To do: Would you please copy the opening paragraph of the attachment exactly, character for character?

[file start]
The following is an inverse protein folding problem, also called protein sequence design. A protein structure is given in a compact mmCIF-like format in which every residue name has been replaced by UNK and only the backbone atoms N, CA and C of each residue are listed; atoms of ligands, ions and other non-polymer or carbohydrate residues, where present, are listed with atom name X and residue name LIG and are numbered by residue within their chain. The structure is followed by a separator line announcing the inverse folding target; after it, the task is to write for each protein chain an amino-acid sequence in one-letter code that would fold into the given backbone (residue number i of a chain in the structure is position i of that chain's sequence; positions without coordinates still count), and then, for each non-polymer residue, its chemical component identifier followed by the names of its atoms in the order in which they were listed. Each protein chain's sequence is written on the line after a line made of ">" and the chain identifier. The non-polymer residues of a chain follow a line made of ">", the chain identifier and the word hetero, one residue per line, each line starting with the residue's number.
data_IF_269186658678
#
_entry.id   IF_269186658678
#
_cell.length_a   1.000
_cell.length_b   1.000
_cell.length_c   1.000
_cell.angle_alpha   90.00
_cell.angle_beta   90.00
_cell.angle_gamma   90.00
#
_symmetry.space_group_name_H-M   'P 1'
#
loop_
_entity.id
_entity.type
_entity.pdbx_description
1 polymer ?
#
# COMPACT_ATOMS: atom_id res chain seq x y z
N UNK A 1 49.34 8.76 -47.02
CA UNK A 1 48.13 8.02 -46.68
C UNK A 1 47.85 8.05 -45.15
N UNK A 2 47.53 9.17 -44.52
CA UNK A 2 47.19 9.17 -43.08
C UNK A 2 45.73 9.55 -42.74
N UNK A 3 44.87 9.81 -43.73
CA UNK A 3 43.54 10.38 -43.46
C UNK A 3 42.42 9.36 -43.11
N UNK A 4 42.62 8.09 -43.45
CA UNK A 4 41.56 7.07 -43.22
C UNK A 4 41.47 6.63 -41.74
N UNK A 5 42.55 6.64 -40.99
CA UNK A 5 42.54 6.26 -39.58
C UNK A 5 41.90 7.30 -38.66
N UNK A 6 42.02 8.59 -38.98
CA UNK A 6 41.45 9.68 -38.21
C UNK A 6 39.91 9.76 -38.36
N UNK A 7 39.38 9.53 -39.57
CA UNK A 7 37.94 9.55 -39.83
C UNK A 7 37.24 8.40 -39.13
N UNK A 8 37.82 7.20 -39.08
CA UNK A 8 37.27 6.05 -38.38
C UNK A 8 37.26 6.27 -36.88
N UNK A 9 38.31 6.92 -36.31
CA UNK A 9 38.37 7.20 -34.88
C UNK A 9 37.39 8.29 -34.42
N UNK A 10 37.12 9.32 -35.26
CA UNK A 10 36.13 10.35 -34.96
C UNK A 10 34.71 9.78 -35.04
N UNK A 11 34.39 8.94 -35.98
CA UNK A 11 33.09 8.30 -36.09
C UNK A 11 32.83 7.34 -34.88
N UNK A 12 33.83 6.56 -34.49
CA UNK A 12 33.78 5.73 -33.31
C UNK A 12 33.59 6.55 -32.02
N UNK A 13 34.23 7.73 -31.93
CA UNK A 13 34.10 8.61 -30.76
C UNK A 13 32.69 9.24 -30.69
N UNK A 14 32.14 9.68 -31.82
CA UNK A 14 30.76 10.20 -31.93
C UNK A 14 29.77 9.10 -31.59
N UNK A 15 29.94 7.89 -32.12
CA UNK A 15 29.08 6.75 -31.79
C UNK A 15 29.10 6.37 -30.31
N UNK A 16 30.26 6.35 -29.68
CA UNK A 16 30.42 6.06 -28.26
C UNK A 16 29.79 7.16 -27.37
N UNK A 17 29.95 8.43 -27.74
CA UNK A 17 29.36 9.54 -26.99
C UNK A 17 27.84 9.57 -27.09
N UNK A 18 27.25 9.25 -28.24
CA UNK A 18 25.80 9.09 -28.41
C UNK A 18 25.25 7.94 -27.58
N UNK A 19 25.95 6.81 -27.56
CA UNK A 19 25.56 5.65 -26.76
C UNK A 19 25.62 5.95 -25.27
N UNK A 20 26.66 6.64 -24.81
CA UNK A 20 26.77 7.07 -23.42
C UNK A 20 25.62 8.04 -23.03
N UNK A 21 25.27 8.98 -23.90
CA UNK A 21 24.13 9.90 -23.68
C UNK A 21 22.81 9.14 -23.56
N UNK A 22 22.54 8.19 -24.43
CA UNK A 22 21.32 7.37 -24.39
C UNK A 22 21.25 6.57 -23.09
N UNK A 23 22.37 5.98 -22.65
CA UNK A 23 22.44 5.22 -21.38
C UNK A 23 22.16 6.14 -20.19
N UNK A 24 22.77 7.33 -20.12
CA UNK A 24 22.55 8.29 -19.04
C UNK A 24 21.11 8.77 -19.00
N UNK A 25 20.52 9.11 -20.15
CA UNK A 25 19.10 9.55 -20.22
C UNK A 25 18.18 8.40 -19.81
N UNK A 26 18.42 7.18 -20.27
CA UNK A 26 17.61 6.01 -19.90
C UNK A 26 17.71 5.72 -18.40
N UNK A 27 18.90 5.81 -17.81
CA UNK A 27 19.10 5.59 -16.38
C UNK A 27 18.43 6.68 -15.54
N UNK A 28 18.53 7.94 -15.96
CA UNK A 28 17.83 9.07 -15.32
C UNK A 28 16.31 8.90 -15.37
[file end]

The following is an inverse protein folding problem, also called protein sequence design. A protein structure is given in a compact mmCIF-like format in which every residue name has been replaced by UNK and only the backbone atoms N, CA and C of each residue are listed; atoms of ligands, ions and other non-polymer or carbohydrate residues, where present, are listed with atom name X and residue name LIG and are numbered by residue within their chain. The structure is followed by a separator line announcing the inverse folding target; after it, the task is to write for each protein chain an amino-acid sequence in one-letter code that would fold into the given backbone (residue number i of a chain in the structure is position i of that chain's sequence; positions without coordinates still count), and then, for each non-polymer residue, its chemical component identifier followed by the names of its atoms in the order in which they were listed. Each protein chain's sequence is written on the line after a line made of ">" and the chain identifier. The non-polymer residues of a chain follow a line made of ">", the chain identifier and the word hetero, one residue per line, each line starting with the residue's number.